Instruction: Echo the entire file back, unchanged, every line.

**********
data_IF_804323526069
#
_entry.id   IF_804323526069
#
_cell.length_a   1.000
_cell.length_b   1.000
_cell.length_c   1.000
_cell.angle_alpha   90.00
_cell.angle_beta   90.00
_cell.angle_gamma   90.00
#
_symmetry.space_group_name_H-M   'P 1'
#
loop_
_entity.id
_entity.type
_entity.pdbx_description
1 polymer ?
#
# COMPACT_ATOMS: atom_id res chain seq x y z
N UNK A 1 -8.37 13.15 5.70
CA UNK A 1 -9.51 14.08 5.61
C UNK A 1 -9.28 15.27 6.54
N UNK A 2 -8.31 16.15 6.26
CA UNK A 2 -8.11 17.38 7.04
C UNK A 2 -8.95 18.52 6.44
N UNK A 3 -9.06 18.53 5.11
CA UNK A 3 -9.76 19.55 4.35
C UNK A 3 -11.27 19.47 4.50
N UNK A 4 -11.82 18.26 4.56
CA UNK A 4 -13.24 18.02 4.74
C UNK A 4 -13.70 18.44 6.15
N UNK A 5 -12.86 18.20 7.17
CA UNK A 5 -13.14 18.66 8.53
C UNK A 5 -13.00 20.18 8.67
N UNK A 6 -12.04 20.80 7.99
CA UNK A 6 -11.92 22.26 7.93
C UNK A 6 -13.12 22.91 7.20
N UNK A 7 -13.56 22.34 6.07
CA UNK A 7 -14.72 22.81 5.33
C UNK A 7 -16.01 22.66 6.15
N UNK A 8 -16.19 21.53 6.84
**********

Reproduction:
data_IF_804323526069
#
_entry.id   IF_804323526069
#
_cell.length_a   1.000
_cell.length_b   1.000
_cell.length_c   1.000
_cell.angle_alpha   90.00
_cell.angle_beta   90.00
_cell.angle_gamma   90.00
#
_symmetry.space_group_name_H-M   'P 1'
#
loop_
_entity.id
_entity.type
_entity.pdbx_description
1 polymer ?
#
# COMPACT_ATOMS: atom_id res chain seq x y z
N UNK A 1 -8.37 13.15 5.70
CA UNK A 1 -9.51 14.08 5.61
C UNK A 1 -9.28 15.27 6.54
N UNK A 2 -8.31 16.15 6.26
CA UNK A 2 -8.11 17.38 7.04
C UNK A 2 -8.95 18.52 6.44
N UNK A 3 -9.06 18.53 5.11
CA UNK A 3 -9.76 19.55 4.35
C UNK A 3 -11.27 19.47 4.50
N UNK A 4 -11.82 18.26 4.56
CA UNK A 4 -13.24 18.02 4.74
C UNK A 4 -13.70 18.44 6.15
N UNK A 5 -12.86 18.20 7.17
CA UNK A 5 -13.14 18.66 8.53
C UNK A 5 -13.00 20.18 8.67
N UNK A 6 -12.04 20.80 7.99
CA UNK A 6 -11.92 22.26 7.93
C UNK A 6 -13.12 22.91 7.20
N UNK A 7 -13.56 22.34 6.07
CA UNK A 7 -14.72 22.81 5.33
C UNK A 7 -16.01 22.66 6.15
N UNK A 8 -16.19 21.53 6.84